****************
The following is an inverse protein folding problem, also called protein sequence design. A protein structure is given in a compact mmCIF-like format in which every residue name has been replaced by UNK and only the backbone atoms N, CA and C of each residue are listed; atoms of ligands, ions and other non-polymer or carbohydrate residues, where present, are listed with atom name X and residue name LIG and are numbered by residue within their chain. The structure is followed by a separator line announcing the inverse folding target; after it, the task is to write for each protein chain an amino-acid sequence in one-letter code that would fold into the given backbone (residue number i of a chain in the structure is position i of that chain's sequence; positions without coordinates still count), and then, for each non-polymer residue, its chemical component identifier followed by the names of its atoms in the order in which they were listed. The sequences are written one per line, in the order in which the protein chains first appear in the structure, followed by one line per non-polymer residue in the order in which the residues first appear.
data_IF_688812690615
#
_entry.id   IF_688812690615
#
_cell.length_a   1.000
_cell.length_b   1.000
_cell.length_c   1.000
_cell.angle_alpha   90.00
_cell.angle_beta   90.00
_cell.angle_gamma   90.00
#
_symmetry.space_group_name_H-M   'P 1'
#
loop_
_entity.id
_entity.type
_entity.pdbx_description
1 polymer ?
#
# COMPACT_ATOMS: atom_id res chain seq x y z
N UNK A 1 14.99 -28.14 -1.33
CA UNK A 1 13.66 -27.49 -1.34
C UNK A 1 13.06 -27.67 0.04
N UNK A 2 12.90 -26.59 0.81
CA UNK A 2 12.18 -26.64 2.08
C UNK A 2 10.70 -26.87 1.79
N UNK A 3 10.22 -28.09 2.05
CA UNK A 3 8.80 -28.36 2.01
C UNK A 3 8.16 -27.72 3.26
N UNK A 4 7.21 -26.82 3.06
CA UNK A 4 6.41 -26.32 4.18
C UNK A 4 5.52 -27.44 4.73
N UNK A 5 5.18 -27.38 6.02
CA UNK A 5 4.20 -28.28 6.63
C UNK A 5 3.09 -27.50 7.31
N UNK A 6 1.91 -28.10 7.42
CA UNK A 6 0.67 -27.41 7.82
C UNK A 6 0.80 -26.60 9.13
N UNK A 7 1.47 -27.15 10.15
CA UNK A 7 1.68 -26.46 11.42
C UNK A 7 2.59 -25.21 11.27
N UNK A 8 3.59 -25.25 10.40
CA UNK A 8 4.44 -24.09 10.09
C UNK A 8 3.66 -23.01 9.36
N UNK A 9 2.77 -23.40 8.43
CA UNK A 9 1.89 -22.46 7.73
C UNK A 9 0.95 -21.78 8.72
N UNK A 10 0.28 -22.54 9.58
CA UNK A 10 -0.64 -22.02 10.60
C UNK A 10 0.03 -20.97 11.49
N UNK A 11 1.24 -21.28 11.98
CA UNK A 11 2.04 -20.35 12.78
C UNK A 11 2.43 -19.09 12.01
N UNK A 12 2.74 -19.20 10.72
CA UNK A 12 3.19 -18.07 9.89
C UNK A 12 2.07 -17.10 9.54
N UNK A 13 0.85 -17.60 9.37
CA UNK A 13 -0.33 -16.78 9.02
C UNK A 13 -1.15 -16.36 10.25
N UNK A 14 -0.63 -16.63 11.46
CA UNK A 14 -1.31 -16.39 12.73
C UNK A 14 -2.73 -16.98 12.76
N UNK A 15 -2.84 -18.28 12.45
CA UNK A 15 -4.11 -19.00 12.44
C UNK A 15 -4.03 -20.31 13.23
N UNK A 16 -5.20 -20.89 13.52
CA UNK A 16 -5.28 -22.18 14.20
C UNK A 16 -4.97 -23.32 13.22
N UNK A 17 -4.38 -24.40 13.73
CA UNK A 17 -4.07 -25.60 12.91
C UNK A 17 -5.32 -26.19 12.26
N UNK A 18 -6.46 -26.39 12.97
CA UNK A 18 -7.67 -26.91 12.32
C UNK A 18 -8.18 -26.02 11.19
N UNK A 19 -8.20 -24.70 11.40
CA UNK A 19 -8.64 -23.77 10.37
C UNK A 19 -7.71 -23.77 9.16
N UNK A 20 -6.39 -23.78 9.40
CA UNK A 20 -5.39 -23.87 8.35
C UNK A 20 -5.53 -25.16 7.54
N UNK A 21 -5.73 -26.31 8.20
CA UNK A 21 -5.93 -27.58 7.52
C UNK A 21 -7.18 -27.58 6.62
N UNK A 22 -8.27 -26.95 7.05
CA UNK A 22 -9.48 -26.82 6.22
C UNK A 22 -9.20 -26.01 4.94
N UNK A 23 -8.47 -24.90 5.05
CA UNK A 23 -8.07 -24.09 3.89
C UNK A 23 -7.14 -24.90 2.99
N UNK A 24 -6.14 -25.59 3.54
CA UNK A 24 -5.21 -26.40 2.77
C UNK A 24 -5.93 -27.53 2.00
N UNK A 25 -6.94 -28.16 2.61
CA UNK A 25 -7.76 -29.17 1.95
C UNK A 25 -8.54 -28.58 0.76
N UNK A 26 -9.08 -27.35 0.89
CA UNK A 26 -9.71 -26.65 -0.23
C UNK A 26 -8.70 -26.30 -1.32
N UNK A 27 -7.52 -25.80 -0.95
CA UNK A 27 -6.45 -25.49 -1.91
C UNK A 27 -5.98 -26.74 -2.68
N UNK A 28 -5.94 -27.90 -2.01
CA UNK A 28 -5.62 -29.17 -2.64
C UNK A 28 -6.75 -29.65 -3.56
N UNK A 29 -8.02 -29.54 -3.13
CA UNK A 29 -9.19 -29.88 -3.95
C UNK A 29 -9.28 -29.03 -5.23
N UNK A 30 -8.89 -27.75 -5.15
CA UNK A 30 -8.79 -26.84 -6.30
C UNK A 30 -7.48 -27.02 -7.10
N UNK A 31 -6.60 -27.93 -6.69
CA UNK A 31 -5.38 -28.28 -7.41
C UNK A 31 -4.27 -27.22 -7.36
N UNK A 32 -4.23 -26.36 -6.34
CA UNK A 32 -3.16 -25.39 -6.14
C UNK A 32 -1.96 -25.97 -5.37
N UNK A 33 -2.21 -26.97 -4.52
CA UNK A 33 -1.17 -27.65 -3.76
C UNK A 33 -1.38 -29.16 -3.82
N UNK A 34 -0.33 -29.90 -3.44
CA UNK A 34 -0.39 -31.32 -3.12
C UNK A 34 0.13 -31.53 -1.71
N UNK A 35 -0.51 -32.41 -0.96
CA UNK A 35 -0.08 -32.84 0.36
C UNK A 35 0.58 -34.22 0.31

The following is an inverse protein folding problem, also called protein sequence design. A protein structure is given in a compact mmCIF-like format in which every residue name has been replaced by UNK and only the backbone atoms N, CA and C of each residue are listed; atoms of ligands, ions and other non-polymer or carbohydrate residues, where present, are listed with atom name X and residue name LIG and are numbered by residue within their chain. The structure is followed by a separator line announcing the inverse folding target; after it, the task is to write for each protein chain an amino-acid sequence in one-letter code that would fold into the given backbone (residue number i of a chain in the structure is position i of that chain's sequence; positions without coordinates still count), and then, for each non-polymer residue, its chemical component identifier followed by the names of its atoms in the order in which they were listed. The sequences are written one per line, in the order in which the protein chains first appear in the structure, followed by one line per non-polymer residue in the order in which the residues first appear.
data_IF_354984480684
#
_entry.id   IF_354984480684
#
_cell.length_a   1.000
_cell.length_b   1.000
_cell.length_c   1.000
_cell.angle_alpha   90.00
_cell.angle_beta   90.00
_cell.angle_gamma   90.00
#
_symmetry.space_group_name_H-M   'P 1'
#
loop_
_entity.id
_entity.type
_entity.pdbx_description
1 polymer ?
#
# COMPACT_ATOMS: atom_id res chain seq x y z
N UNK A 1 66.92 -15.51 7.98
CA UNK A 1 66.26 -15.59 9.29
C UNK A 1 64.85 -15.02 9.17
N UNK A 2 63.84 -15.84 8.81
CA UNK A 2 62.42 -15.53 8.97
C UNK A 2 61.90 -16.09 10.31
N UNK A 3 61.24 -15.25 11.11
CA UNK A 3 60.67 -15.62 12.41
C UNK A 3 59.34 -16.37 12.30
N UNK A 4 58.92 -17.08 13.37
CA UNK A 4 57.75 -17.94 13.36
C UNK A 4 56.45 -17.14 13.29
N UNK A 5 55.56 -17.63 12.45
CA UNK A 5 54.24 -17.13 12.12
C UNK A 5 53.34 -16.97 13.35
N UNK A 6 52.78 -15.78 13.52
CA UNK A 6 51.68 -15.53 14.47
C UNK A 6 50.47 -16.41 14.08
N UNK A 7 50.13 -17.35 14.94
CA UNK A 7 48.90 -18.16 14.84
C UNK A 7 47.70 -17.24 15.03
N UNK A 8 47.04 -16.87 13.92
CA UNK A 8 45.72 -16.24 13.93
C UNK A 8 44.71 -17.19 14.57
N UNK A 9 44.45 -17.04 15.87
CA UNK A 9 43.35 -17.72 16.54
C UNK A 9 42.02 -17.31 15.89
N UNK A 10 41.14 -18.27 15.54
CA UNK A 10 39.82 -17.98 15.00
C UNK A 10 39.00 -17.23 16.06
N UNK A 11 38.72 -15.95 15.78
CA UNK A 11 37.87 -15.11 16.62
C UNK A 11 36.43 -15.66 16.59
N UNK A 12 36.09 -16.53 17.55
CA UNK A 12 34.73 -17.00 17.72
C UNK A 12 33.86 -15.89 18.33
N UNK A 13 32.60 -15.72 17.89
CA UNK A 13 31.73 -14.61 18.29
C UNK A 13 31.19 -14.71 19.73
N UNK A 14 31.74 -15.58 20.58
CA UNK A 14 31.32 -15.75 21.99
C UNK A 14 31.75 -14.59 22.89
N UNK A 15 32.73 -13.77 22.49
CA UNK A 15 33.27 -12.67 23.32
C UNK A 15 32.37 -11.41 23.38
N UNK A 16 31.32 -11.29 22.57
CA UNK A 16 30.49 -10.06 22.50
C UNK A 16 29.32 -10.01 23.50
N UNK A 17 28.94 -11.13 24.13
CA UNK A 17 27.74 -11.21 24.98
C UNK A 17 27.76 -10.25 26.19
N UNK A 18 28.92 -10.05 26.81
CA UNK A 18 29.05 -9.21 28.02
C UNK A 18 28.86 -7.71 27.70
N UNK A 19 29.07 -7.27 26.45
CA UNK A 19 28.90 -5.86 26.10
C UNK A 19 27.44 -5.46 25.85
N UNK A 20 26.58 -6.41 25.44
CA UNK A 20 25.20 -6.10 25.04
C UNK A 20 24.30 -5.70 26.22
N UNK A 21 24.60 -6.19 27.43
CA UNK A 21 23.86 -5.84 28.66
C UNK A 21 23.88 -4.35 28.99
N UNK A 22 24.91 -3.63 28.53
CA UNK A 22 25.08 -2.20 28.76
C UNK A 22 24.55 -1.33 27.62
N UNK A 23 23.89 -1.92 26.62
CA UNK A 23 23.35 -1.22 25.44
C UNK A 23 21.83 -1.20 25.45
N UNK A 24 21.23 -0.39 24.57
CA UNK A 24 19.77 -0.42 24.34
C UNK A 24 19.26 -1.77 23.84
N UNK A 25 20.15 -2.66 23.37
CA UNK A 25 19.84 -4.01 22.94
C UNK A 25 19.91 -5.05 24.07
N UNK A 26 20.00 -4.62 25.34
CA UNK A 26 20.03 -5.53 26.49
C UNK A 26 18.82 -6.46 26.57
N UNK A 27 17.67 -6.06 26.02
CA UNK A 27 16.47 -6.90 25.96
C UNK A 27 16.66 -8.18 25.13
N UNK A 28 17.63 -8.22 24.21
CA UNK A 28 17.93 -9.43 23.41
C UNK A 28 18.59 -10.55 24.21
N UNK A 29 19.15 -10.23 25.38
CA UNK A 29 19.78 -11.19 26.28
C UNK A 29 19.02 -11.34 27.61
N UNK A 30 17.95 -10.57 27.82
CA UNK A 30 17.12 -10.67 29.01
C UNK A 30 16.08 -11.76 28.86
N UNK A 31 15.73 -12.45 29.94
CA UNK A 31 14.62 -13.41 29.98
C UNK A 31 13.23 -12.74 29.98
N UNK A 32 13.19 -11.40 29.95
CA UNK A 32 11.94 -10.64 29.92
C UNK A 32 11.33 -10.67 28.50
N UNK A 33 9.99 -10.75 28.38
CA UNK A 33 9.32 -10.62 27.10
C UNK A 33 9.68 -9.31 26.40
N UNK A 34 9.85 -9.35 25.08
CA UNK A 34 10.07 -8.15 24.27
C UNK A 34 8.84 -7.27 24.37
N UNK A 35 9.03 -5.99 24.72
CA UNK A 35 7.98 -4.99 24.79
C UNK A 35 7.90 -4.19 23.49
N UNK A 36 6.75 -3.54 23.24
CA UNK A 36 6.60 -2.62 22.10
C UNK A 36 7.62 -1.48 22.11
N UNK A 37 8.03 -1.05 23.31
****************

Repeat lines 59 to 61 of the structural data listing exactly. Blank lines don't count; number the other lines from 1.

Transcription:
CA UNK A 13 -0.33 -16.78 9.02
C UNK A 13 -1.15 -16.36 10.25
N UNK A 14 -0.63 -16.63 11.46